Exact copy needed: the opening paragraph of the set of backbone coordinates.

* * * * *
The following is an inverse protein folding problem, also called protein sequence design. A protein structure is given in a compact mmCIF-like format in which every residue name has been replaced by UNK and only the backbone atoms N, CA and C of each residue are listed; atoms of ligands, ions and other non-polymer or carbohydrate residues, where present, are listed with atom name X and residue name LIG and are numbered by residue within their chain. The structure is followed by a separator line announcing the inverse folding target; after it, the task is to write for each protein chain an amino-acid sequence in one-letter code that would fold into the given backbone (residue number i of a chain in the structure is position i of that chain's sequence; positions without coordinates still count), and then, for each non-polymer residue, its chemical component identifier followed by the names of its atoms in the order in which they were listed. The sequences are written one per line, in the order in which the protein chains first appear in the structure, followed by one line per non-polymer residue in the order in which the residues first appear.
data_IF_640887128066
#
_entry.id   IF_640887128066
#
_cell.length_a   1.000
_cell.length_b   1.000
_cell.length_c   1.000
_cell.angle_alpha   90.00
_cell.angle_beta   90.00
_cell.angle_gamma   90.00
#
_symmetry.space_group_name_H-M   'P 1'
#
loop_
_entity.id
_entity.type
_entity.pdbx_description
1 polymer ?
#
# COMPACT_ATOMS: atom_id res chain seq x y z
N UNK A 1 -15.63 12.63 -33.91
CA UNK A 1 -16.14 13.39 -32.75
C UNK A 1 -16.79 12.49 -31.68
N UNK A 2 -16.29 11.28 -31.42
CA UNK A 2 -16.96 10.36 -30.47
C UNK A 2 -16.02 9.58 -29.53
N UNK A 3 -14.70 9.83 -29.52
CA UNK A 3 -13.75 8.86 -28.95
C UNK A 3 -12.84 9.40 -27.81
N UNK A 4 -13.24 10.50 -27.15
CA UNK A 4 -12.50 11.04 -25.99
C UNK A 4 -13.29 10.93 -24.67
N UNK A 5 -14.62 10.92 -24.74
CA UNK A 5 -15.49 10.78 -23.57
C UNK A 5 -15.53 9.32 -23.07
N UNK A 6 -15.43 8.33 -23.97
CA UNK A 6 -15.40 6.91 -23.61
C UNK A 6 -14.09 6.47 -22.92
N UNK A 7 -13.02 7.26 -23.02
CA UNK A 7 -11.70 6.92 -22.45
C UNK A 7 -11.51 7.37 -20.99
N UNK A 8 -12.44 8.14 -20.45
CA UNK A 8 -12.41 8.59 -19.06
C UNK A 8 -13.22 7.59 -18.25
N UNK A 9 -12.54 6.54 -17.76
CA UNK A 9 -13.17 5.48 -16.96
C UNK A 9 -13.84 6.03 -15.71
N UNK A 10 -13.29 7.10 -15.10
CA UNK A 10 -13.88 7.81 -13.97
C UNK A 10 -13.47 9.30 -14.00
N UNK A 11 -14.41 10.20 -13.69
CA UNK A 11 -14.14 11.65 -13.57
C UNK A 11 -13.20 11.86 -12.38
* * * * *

The following is an inverse protein folding problem, also called protein sequence design. A protein structure is given in a compact mmCIF-like format in which every residue name has been replaced by UNK and only the backbone atoms N, CA and C of each residue are listed; atoms of ligands, ions and other non-polymer or carbohydrate residues, where present, are listed with atom name X and residue name LIG and are numbered by residue within their chain. The structure is followed by a separator line announcing the inverse folding target; after it, the task is to write for each protein chain an amino-acid sequence in one-letter code that would fold into the given backbone (residue number i of a chain in the structure is position i of that chain's sequence; positions without coordinates still count), and then, for each non-polymer residue, its chemical component identifier followed by the names of its atoms in the order in which they were listed. The sequences are written one per line, in the order in which the protein chains first appear in the structure, followed by one line per non-polymer residue in the order in which the residues first appear.